Look, I think at the White House we took note of it for the same reasons that you did. She was willing to do something that a lot of other Republicans -- leading Republicans have been unwilling to do, which is to actually articulate a commitment to some core American values that some leading Republican presidential candidates are speaking out against, or at least speaking in a way that contradicts those values. And her willingness to stand up and speak out against that took some courage, and it was rather conspicuous, given the willingness of a lot of other leading Republicans to either ignore it or to try to sweep it under the rug. In some cases, we've seen leading Republicans be totally coopted by it.

Look, that doesn't mean that we agree with Governor Haley on everything; we surely don't. But her willingness to stand up for some important principles was noted, and it took courage. And for that, she deserves credit.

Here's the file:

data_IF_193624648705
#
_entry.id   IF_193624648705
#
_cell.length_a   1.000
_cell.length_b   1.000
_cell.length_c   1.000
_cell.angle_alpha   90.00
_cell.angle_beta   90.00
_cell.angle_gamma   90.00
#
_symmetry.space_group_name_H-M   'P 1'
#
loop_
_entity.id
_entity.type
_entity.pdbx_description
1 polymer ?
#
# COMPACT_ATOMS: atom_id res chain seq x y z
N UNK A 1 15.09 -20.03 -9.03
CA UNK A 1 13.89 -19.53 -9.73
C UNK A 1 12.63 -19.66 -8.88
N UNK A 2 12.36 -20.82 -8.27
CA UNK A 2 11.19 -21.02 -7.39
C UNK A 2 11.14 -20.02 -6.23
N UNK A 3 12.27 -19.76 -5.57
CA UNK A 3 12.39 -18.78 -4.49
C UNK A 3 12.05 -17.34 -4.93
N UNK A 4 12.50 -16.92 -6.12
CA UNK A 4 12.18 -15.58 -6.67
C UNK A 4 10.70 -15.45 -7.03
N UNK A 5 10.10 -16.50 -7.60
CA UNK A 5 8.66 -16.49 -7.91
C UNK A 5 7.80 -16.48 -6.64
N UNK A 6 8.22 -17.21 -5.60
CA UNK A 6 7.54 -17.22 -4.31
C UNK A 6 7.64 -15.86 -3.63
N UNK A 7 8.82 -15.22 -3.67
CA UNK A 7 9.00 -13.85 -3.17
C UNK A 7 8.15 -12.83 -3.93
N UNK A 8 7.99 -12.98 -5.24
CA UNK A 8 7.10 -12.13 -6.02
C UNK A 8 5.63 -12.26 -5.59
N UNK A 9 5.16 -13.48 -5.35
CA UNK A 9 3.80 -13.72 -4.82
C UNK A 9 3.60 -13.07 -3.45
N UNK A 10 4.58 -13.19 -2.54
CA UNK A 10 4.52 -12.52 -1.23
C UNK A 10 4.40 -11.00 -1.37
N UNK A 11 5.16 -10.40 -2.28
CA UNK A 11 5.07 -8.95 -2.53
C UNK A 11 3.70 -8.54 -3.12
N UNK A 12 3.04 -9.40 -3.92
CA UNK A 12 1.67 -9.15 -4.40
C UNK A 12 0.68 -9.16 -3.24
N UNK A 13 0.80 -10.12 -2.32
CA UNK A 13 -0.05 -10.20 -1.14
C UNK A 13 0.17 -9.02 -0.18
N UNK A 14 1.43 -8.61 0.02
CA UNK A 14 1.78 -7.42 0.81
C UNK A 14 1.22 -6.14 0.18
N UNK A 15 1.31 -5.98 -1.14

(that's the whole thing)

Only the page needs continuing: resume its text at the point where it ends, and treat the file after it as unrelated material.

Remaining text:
Q Back to the Omaha portion of this. You mentioned Nebraska's economic situation being much better than in many parts of the country. To what extent can you tie that to the administration's policies? And then, also, does he have any plans to do anything with Warren Buffett while he's in town?

MR. EARNEST: I'm certainly no expert on Nebraska's economy. I think there are a number of things that have contributed to the kind of durable economy in Nebraska that we've seen. A couple of things come to mind. The first is, we're producing more oil and natural gas in the United States than we ever have before. I think that is consistent with the kind of approach that we have seen to energy policy that the President has pursued. There also clearly is a growing renewable energy industry in Nebraska, and that's the kind of energy future that the President envisions for our economy and for our country.